College women's fear of sexual assault

Date of Award


Degree Type


Degree Name

Doctor of Philosophy (PhD)




Clive M. Davis


women students

Subject Categories

Developmental Psychology | Social Psychology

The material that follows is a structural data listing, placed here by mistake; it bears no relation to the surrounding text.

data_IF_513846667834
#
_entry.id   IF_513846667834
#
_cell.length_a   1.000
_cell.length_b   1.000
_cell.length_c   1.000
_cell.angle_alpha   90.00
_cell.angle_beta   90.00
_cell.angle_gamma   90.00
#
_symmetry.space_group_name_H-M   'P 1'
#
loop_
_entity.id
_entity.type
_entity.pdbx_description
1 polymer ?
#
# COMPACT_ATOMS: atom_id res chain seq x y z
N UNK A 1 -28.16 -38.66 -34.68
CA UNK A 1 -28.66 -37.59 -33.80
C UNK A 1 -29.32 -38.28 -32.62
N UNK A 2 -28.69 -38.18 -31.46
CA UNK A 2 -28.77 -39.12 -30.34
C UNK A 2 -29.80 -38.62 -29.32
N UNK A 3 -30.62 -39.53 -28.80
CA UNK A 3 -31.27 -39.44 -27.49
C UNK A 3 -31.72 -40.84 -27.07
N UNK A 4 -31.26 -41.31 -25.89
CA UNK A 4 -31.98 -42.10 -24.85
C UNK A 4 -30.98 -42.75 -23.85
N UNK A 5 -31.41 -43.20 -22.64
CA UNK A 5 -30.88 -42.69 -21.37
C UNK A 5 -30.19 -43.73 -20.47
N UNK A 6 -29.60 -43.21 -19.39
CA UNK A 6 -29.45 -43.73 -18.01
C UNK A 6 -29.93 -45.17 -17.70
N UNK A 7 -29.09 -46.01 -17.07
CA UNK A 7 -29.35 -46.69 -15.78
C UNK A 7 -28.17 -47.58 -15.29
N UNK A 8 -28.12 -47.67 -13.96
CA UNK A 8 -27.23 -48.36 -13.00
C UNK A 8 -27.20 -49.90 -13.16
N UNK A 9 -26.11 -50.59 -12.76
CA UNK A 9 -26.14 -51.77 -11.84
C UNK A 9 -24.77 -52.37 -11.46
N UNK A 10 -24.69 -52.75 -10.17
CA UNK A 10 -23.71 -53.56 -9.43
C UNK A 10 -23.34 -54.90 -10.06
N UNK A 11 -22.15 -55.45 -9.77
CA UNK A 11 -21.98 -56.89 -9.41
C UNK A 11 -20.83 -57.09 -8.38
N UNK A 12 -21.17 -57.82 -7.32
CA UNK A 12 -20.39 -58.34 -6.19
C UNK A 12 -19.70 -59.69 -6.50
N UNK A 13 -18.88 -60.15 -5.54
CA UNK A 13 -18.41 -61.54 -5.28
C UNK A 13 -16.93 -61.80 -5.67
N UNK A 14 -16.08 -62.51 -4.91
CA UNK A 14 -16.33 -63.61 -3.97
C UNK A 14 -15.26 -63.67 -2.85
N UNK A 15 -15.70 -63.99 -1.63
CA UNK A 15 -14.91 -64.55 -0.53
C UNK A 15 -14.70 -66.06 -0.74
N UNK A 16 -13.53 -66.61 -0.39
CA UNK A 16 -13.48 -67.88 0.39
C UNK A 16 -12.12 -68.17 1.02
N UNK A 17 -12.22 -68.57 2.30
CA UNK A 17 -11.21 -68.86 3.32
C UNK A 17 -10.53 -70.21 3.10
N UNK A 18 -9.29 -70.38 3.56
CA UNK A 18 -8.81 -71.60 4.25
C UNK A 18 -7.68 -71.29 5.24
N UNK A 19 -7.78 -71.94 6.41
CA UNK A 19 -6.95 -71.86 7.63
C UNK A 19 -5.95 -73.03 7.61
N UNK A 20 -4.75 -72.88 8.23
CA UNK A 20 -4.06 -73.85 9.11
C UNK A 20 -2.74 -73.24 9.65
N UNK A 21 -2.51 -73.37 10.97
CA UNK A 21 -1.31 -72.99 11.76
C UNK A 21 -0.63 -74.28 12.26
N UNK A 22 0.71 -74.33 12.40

A modified version of Day's (1994) model of fear of sexual assault on campus which included background factors, personality factors, experiential factors, and factors that deal with perceptions of the campus environment was examined. A series of questionnaires designed to assess these factors was administered to a sample of 154 college women. Participants with stronger rape beliefs (i.e., believed that there was a higher likelihood of sexual assault occurring and that sexual assault offenses were very serious) lived on or near campus for a shorter amount of time and experienced more severe levels of victimization than those with weaker rape beliefs. A study was conducted to determine if rape beliefs could be used to predict the level of expected fear participants reported in situations that differed in risk. Contrary to prediction, participants with strong rape beliefs did not react with relatively greater increases in expected fear as the riskiness of the situation increased compared to participants with weak rape beliefs, except in the low risk situation. Also contrary to prediction, rape beliefs and expected fear scores correlated stronger for those participants with no sexual victimization history rather than for those participants with sexual victimization experience.